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From "Stephen Colebourne" <>
Subject Re: [collections] [lang] Req: Trie/ternary tree data structure
Date Mon, 01 Dec 2003 20:42:11 GMT
The subject of Tries has come up before, it'll all be on the archives. I
think there even may have been an implementation floating around.

At the time I blocked its addition to collections because it strikes me as a
relatively specific collection. My view basically remains that - collections
is now very big, and has recently effectively split into three.

If you want specific guidance on something, someone may be able to help. Its
not something I've played with, although I can sort of understand the design
and why it might be used.

Not sure that help really ;-)

----- Original Message -----
From: "J.Pietschmann" <>
> Hi all,
> I'd like to tap into the community wisdom for some thoughts.
>   == Background ==
> There are various task which require all substrings of a certain
> string to be looked up in a collection. The application I'm
> concerned with is pattern based word hyphenation, but there are
> others (spell check, stemming).
> An example: take the string "word". The task requires looking up
> the 10 strings "w", "wo", "wor", "word", "o", "or", "ord", "r",
> "rd" and "d".
> The idea is to take advantage of the fact that the strings to look
> up are related because they are substrings of another string. Another
> point is that you know that you deal with strings/characters, not
> arbitrary data as keys.
> Liang, Knuth et al. used a trie for handling this efficiently, both
> in terms of performance and memory. A node in a trie is basically
> a sorted array of characters, so that the character can be looked up
> quickly. The slot then points to the stored value as well as to
> another node.
> If it is known that a key string in the trie is never a substring
> of another key string, the pointers to the value and the following
> node can take up the same storage. All of the patters for hyphenation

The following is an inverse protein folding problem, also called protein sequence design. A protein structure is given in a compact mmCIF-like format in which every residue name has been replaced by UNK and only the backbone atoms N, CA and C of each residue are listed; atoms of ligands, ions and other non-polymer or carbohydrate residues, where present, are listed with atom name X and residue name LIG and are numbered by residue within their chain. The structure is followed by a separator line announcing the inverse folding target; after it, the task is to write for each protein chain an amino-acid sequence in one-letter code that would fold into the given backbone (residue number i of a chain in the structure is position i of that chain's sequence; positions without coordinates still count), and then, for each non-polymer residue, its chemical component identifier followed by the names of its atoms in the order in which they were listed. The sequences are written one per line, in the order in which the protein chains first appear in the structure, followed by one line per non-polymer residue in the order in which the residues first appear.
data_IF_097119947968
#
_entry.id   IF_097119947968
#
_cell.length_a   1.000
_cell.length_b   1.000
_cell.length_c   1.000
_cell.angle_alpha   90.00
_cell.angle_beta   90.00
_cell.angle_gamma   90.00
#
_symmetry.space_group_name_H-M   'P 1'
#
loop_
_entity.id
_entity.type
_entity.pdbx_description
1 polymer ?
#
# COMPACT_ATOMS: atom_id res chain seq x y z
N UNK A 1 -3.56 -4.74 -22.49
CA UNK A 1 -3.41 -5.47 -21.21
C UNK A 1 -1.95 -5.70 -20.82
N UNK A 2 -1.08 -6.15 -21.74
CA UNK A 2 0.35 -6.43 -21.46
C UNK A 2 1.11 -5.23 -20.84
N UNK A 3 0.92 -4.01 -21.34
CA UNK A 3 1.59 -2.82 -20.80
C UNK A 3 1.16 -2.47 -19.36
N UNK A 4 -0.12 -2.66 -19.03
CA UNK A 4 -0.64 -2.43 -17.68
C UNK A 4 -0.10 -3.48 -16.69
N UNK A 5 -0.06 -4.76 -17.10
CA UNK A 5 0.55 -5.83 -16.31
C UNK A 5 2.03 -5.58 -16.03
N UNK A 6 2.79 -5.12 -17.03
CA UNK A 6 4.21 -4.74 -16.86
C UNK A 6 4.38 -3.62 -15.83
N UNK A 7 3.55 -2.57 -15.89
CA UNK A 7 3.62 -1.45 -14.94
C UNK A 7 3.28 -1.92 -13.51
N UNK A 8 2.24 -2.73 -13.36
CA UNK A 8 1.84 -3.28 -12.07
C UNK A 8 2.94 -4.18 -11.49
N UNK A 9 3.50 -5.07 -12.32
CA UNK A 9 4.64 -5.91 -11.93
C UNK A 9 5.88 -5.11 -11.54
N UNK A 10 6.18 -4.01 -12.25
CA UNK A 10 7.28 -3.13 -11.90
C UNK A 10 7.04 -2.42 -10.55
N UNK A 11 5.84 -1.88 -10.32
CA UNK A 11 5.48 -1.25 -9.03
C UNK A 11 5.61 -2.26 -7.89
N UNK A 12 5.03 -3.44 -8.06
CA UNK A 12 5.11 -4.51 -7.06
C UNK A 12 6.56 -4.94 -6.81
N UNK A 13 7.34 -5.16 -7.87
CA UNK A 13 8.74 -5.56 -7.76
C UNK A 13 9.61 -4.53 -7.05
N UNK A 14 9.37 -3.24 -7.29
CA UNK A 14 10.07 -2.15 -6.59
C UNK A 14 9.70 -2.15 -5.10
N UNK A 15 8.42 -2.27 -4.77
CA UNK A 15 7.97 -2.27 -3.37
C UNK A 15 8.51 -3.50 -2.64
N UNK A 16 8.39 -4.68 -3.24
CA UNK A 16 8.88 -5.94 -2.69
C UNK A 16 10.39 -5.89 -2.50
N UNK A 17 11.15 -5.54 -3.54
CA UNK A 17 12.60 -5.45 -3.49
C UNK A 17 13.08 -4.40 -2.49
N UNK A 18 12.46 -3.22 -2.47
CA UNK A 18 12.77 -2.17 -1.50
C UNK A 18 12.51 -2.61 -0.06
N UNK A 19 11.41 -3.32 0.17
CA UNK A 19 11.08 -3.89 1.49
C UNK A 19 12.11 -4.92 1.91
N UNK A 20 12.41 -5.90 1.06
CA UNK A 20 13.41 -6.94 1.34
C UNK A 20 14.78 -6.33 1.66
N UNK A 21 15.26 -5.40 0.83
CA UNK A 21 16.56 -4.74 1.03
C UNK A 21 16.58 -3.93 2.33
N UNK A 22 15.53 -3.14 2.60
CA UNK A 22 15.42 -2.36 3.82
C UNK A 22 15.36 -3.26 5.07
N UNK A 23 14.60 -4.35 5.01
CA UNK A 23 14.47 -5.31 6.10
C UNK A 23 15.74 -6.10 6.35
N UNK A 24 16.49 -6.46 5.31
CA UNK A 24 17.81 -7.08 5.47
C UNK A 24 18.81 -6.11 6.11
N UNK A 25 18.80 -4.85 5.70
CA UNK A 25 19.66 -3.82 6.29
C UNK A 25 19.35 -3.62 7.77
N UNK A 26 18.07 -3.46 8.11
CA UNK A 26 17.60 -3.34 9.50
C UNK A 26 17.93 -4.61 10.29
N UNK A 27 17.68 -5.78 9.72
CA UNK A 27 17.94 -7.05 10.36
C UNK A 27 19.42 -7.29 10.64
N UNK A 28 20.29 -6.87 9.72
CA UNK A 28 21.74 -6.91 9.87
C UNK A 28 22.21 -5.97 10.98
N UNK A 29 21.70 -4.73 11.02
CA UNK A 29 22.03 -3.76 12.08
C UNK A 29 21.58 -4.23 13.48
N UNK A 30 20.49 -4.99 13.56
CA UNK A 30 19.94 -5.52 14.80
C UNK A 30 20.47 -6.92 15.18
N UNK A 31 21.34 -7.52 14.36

> i've seen have this property, but there is no guarantee.
> The Apache FOP hyphenator uses a ternary tree as implementation.
> Basically it's the same, except the sorted array is replaced by a
> binary tree. Instread of using Java object for the tree nodes, tree
> char arrays are used for storing indices to the respective following
> nodes. Ideally, the binary trees should be balanced in order to provide
> the same O(log(n)) time for looking up like the sorted arrays in the trie
> do. Of course, if the ternary tree is build by inserting random key
> strings this requires red-black-trees or a similar mechanism.
> See
>    layout/hyphenation/
>    content-type=text/vnd.viewcvs-markup
> for the current state of the art.
> An example how strings are looked up in a trie: Suppose the collection
> contains the key strings "ord", "ot" and "rda".
> The trie is roughly
>      (0) o  r
>         /    \
>   (1) r t    d (2)
>       | -    |
>   (3) d      a (4)
>       -      -
> Now for the string lookup
> i=0 j=0 c='w' no match in (0) -> continue
> i=1 j=0 c='o' match 'o' in (0) -> (1)
>      j=1 c='r' match 'r' in (1) -> (3)
>      j=3 c='d' match 'd' in (3), leaf node, get value
> i=2 j=0 c='r' match 'r' in (0) -> (2)
>      j=1 c='d' match 'd' in (2) -> (4)
>      eos but no leaf node -> continue
> i=3 j=0 c='d' no match (0) -> continue
> You see, none of the longer substrings starting with "w" is actually
> looked up, which should provide some performance gain over simply using
> a hashtable.
>   == Requirements ==
> The data structure is built once from mor or less randomly distributed key
> strings. After this, it is used for many lookups. This means the key
> strings can first be gathered and analyzed, then stored into an optimized
> data structure.
> The number of expected key strings is of the order of several thousend to
> a few hundred thousand. Efficient memory usage is a must. Tradeoffs
> using less memory and lookup performance should be carefully considered.
> It should be possible to make the optimized data structure persistent. It
> should load fast from a data or serialized object file. Unfortunately, I
> have no experience whether it is more advanteous to serialize a tree of
> Java objects or an object with a one or few big arrays.
>   == Considerations ==
> 1. As already said, for the current hyphenation patters no key string
> is a substring at the beginning of another key. I.e if there is a "wor"
> key, there won't be "word" or "wora" keys, but there may be a "kword"
> key. This may allow some storage optimizations. (see
>    ?rev=1.2&content-type=text/vnd.viewcvs-markup
> for an example, the keys are the strings in the <patterns> sections sans
> the digits)
> However for using such a data structure for stemming, there may be keys
> which are also at the satrt of other keys. Actually, the curent state for
> hyphenation patters is to some extent an artefact of how the patterns are
> created, and it may well be it means we are using suboptimal patterns.
> 2. In most cases, the set of unicode characters in the key strings is
> It is possible that the charaters can be mapped onto bytes. For
> a mapping of the characters of the original string is necessary anyway
> (normalizing uppercase characters to lowercase etc.).
> Ok, now what do you think?
> Regards
> J.Pietschmann
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